Although uncertainty persists in Brexit, the Bank of England recently announced that UK SME loans reached their highest level in two years in June. Here, DTC Daily talks to Angust Dent (pictured below), ArchOver's CEO, to better understand why investors are rising with SMEs, and open up ways for companies looking to capitalize on this trend.
DTC Daily: Can you explain what ArchOver does?
Angus Dent: ArchOver is a peer-to-peer commercial lending platform. We connect viable companies that need financing with investors who are looking for a better return on their money – both individuals and institutions.
The traditional banking model is flawed – a lot of companies are unable to get financing for growth, and a lot of investor funds sit in accounts at low interest rates. By linking investors directly to successful businesses, both sides of the equation benefit. Lenders get a better return on their money, have a deeper insight into where their money goes, and borrowers get personal facilities rather than just a number on the list.
The key to making this relationship work is the best-in-class credit control. We believe in getting closer and personal with our potential borrowers, getting to know their business in depth, and understanding opportunities and challenges. This is the only way you can make a credible decision about whether they are in a position to take on debt and repay them.
Again, it is a win-win, where borrowers receive a personalized service and a level of relationship not only provided by banks, and lenders can rest assured that they are investing in carefully selected projects.
UK SME lending reached its highest level in two years in June – why British investors are optimistic about SMEs right now?
We should not be surprised to see business lending at its highest level in two years. Good debt is good for business. Pumping money into established companies is the foundation of economic growth – we need to see more of this bullish approach to business as we approach October 31st.Street. We need to see companies control their futures by financing sustainable growth.
Business seems to be trying to do the best in bad shape, which bodes well for the economy. Whether this confidence will continue, we will have to wait and see – a lot has happened in politics since June. However, the key point is that when financiers and borrowers are bold enough to go out and create opportunities, there is still a lot of fighting in the UK SME sector.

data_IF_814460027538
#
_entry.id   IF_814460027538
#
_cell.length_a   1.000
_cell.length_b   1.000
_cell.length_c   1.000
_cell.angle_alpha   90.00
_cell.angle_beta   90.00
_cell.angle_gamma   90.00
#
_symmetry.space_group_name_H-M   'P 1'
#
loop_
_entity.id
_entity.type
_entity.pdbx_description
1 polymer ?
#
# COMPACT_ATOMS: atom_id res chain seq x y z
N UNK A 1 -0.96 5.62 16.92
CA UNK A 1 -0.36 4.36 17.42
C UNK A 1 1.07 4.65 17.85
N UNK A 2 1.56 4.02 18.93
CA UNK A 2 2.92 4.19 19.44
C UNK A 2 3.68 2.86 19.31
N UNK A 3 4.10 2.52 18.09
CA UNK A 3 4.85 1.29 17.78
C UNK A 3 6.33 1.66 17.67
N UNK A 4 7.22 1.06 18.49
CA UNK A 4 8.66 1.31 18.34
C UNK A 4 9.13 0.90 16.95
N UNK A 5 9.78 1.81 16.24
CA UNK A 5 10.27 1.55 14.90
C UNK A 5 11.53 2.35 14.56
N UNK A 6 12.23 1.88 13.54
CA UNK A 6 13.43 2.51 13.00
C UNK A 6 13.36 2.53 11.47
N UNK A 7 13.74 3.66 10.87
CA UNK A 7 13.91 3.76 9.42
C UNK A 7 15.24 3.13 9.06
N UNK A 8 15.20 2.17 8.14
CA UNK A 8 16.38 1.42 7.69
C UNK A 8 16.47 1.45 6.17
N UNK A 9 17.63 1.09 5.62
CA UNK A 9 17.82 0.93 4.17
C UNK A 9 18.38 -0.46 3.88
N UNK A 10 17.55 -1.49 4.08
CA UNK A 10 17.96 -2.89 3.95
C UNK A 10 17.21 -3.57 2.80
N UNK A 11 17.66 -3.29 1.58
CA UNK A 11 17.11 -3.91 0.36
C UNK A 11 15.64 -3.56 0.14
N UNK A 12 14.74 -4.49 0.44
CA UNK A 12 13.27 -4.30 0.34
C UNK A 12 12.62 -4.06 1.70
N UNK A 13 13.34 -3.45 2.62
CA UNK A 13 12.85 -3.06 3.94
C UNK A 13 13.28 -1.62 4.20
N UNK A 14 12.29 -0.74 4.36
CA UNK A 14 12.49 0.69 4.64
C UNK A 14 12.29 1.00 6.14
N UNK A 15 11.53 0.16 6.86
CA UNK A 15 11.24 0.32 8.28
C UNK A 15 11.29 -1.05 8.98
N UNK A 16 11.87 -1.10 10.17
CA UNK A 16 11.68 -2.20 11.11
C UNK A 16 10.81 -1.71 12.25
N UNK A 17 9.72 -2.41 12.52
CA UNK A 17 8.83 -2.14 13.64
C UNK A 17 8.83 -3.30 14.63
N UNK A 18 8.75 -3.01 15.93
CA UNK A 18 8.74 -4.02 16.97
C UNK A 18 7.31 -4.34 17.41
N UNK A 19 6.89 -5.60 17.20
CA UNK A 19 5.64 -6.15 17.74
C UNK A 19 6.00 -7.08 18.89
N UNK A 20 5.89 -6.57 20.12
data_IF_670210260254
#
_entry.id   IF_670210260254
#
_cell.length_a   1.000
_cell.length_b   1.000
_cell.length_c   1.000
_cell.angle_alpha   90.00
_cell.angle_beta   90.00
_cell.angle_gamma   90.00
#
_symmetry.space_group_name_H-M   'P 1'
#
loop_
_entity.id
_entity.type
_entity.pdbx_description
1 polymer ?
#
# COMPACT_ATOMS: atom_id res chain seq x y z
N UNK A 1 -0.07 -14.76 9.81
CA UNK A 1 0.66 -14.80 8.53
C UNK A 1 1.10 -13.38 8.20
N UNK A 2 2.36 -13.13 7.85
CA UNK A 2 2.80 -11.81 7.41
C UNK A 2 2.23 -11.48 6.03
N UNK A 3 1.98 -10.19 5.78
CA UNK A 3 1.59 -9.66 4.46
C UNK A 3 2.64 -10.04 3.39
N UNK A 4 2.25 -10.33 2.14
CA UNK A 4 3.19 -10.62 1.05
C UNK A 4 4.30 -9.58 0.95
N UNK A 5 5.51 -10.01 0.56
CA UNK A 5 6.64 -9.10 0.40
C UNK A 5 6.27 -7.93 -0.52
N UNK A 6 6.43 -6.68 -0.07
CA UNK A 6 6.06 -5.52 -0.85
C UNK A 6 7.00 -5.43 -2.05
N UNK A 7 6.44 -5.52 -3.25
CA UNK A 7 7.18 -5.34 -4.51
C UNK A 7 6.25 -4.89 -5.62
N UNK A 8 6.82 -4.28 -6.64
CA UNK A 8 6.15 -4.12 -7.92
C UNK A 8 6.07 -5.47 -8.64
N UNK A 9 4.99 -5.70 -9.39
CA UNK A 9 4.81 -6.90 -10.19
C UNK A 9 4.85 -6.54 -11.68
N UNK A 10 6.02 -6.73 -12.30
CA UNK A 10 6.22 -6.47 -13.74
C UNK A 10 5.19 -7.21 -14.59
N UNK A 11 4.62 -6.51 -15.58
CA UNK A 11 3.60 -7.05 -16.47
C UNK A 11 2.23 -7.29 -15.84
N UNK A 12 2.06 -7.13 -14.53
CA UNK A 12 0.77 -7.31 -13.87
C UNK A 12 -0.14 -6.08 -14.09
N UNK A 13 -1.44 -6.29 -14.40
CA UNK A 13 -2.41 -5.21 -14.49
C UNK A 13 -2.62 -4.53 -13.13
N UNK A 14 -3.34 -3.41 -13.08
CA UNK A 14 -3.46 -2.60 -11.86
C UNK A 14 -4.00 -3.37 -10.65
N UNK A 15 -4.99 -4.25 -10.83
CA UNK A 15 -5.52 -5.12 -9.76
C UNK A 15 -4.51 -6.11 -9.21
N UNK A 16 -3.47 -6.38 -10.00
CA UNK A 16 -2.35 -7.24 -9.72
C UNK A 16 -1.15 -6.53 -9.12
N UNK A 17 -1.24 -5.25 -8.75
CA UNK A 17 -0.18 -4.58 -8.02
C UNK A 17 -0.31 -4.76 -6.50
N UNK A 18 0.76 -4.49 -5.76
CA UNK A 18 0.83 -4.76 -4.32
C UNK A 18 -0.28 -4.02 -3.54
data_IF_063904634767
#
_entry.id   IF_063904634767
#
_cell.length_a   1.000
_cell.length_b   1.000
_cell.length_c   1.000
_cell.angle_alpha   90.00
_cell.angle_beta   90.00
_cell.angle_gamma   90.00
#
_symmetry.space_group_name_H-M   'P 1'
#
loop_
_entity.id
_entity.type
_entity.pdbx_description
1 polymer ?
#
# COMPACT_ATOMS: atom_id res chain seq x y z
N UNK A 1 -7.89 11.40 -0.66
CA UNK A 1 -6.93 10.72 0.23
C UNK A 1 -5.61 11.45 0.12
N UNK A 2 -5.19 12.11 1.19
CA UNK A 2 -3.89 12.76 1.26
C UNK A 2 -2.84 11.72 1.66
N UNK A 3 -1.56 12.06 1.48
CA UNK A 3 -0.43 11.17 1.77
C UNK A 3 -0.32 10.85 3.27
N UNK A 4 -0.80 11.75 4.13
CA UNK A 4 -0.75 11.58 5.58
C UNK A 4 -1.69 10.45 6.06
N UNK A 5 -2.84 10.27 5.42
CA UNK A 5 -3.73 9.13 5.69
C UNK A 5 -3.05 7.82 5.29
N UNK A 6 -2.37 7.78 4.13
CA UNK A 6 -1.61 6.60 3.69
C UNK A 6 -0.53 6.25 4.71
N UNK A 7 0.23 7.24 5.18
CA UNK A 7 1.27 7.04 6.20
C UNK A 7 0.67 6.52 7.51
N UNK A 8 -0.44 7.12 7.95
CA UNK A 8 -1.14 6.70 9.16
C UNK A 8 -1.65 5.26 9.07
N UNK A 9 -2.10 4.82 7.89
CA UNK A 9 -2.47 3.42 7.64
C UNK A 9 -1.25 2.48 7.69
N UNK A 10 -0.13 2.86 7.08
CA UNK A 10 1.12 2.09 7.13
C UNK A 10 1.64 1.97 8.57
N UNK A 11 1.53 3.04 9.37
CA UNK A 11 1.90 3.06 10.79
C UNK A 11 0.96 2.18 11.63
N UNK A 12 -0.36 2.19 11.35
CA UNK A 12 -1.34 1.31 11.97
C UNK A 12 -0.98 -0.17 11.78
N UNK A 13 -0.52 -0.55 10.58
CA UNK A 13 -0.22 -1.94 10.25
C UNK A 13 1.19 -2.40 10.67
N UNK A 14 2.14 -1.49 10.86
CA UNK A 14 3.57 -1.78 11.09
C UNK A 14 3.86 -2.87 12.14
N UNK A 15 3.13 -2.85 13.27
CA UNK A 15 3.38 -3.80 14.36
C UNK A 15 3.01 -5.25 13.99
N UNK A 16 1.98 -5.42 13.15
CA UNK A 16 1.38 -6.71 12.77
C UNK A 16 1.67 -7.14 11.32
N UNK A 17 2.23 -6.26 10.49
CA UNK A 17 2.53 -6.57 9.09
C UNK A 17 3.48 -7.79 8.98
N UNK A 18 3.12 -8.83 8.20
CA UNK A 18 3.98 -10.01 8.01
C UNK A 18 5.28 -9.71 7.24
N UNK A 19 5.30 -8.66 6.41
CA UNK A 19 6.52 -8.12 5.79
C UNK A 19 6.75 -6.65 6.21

With Britain out of the EU, are the results surprising? Do we expect to see lending numbers fall as we approach the EU?
Uncertainty was the status quo for a long time until it became a new uncertainty. These figures show companies trying to do their best to continue their lives as the political class explodes. Until we get any concrete announcements about what happens next in the Brexit, things will continue to be very similar, give a percentage point or take them. Even when these announcements finally happen, the key point is the same – companies need to determine their fate, not just waiting for the government to deliver them.
What are the most popular ways for SMEs looking to receive financing?
Traditionally, you have to say that high street banks are the most popular option. But the question to ask is whether "most popular" necessarily means "best."
The fact is that banks routinely reject loan applications for smaller companies for years now. They may have low-cost capital in the form of shovels, but they don't let British SMEs work on it. Instead, companies need to look beyond the high street and seek alternative financing that treats them with the respect they deserve.
In the years before funding turned digital, you had to accept what your broker gave you. You can now find better alternative options online. Power is shifting from banks – companies need to take advantage of this and get out of the traditional financing envelope.
How can SMEs decide which financing methods are most appropriate for their business?
SMEs need flexible, dedicated funding if they want to do so in the next six months in one piece. The basic thing is to look for dedicated funding to set your circumstances. No two companies are alike, and here the banks' algorithms fall. They judge you by the budget figures – which are important – but they completely miss the broader context of the loan.
What if you're in seasonal work? What if your income flows depend on a significant upfront investment – as in construction? What if you rely on unexpected government funding decisions – as in the railway industry? These considerations do not make the company unstable – quite different from the ideal picture of business that banks seem to have created.
Financing facilities need to take all this into account, and deal with a comprehensive corporate image rather than an purified algorithm. That's what SMEs should look for – someone who is willing to look at it in the eye and recognize it.